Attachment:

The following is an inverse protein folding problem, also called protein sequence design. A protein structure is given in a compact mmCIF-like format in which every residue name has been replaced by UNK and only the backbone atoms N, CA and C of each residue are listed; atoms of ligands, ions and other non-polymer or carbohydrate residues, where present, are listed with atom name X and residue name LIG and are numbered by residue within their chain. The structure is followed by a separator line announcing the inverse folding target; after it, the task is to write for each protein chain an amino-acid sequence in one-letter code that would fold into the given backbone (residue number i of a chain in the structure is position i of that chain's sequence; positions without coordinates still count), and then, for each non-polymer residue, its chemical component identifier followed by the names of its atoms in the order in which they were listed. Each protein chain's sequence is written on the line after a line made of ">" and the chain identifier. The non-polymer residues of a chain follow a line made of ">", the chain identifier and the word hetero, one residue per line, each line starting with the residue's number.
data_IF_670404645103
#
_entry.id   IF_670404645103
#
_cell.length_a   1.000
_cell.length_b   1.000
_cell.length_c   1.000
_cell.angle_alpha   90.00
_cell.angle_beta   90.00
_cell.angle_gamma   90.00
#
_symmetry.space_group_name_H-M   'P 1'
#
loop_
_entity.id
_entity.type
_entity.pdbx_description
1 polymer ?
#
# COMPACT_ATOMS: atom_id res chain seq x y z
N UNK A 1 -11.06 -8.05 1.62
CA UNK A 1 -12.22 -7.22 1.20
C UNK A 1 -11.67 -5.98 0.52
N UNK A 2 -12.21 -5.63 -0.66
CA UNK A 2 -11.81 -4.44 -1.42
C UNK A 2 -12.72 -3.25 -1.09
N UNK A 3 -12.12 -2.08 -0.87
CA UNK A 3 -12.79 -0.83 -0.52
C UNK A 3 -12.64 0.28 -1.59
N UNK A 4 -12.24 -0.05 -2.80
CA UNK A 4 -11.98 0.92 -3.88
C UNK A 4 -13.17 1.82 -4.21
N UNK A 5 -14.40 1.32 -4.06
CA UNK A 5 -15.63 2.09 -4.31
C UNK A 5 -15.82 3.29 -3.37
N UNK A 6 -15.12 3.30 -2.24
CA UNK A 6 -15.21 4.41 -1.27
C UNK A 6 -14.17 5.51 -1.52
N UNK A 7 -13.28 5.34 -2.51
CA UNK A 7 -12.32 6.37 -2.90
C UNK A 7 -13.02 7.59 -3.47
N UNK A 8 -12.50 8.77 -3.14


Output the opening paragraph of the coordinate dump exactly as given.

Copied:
The following is an inverse protein folding problem, also called protein sequence design. A protein structure is given in a compact mmCIF-like format in which every residue name has been replaced by UNK and only the backbone atoms N, CA and C of each residue are listed; atoms of ligands, ions and other non-polymer or carbohydrate residues, where present, are listed with atom name X and residue name LIG and are numbered by residue within their chain. The structure is followed by a separator line announcing the inverse folding target; after it, the task is to write for each protein chain an amino-acid sequence in one-letter code that would fold into the given backbone (residue number i of a chain in the structure is position i of that chain's sequence; positions without coordinates still count), and then, for each non-polymer residue, its chemical component identifier followed by the names of its atoms in the order in which they were listed. Each protein chain's sequence is written on the line after a line made of ">" and the chain identifier. The non-polymer residues of a chain follow a line made of ">", the chain identifier and the word hetero, one residue per line, each line starting with the residue's number.